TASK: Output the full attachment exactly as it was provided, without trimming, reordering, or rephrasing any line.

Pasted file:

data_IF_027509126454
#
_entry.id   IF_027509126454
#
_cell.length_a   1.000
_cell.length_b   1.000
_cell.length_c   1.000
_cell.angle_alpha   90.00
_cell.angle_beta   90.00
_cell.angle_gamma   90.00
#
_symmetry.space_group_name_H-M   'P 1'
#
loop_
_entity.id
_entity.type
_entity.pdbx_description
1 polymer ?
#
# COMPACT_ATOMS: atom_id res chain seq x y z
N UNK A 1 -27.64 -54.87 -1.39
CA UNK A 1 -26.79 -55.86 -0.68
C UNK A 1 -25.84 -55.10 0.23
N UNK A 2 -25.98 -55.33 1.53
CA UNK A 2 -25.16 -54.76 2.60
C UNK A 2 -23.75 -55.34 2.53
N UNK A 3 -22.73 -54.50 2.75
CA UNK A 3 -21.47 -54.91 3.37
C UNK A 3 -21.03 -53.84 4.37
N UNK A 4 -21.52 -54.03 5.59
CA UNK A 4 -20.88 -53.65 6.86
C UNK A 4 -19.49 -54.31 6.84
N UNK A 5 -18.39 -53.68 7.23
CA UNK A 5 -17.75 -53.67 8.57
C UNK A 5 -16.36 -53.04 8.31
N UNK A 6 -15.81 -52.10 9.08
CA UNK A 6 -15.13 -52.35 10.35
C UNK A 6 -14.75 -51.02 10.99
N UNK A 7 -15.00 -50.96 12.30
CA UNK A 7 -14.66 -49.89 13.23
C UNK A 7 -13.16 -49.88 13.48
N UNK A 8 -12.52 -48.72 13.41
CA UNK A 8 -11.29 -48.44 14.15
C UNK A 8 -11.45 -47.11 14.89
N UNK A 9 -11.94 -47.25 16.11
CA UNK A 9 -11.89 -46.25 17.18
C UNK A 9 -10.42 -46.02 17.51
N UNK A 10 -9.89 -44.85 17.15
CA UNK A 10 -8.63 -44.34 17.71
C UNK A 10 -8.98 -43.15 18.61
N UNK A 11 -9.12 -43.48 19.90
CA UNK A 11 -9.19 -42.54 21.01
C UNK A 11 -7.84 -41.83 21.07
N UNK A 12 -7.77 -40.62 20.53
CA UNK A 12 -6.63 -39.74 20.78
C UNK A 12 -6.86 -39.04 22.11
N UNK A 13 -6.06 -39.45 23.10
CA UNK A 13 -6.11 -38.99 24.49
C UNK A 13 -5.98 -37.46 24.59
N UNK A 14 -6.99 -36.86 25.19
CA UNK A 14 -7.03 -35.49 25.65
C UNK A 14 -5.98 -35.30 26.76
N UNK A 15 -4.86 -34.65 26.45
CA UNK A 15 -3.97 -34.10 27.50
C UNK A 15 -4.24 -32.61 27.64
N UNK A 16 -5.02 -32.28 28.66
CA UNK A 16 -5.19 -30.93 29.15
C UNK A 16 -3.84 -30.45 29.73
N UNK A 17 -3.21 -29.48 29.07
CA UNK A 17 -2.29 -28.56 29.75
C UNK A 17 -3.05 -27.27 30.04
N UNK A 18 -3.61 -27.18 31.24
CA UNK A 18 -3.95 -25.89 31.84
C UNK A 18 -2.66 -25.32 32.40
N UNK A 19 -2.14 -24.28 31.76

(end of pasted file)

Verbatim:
data_IF_027509126454
#
_entry.id   IF_027509126454
#
_cell.length_a   1.000
_cell.length_b   1.000
_cell.length_c   1.000
_cell.angle_alpha   90.00
_cell.angle_beta   90.00
_cell.angle_gamma   90.00
#
_symmetry.space_group_name_H-M   'P 1'
#
loop_
_entity.id
_entity.type
_entity.pdbx_description
1 polymer ?
#
# COMPACT_ATOMS: atom_id res chain seq x y z
N UNK A 1 -27.64 -54.87 -1.39
CA UNK A 1 -26.79 -55.86 -0.68
C UNK A 1 -25.84 -55.10 0.23
N UNK A 2 -25.98 -55.33 1.53
CA UNK A 2 -25.16 -54.76 2.60
C UNK A 2 -23.75 -55.34 2.53
N UNK A 3 -22.73 -54.50 2.75
CA UNK A 3 -21.47 -54.91 3.37
C UNK A 3 -21.03 -53.84 4.37
N UNK A 4 -21.52 -54.03 5.59
CA UNK A 4 -20.88 -53.65 6.86
C UNK A 4 -19.49 -54.31 6.84
N UNK A 5 -18.39 -53.68 7.23
CA UNK A 5 -17.75 -53.67 8.57
C UNK A 5 -16.36 -53.04 8.31
N UNK A 6 -15.81 -52.10 9.08
CA UNK A 6 -15.13 -52.35 10.35
C UNK A 6 -14.75 -51.02 10.99
N UNK A 7 -15.00 -50.96 12.30
CA UNK A 7 -14.66 -49.89 13.23
C UNK A 7 -13.16 -49.88 13.48
N UNK A 8 -12.52 -48.72 13.41
CA UNK A 8 -11.29 -48.44 14.15
C UNK A 8 -11.45 -47.11 14.89
N UNK A 9 -11.94 -47.25 16.11
CA UNK A 9 -11.89 -46.25 17.18
C UNK A 9 -10.42 -46.02 17.51
N UNK A 10 -9.89 -44.85 17.15
CA UNK A 10 -8.63 -44.34 17.71
C UNK A 10 -8.98 -43.15 18.61
N UNK A 11 -9.12 -43.48 19.90
CA UNK A 11 -9.19 -42.54 21.01
C UNK A 11 -7.84 -41.83 21.07
N UNK A 12 -7.77 -40.62 20.53
CA UNK A 12 -6.63 -39.74 20.78
C UNK A 12 -6.86 -39.04 22.11
N UNK A 13 -6.06 -39.45 23.10
CA UNK A 13 -6.11 -38.99 24.49
C UNK A 13 -5.98 -37.46 24.59
N UNK A 14 -6.99 -36.86 25.19
CA UNK A 14 -7.03 -35.49 25.65
C UNK A 14 -5.98 -35.30 26.76
N UNK A 15 -4.86 -34.65 26.45
CA UNK A 15 -3.97 -34.10 27.50
C UNK A 15 -4.24 -32.61 27.64
N UNK A 16 -5.02 -32.28 28.66
CA UNK A 16 -5.19 -30.93 29.15
C UNK A 16 -3.84 -30.45 29.73
N UNK A 17 -3.21 -29.48 29.07
CA UNK A 17 -2.29 -28.56 29.75
C UNK A 17 -3.05 -27.27 30.04
N UNK A 18 -3.61 -27.18 31.24
CA UNK A 18 -3.95 -25.89 31.84
C UNK A 18 -2.66 -25.32 32.40
N UNK A 19 -2.14 -24.28 31.76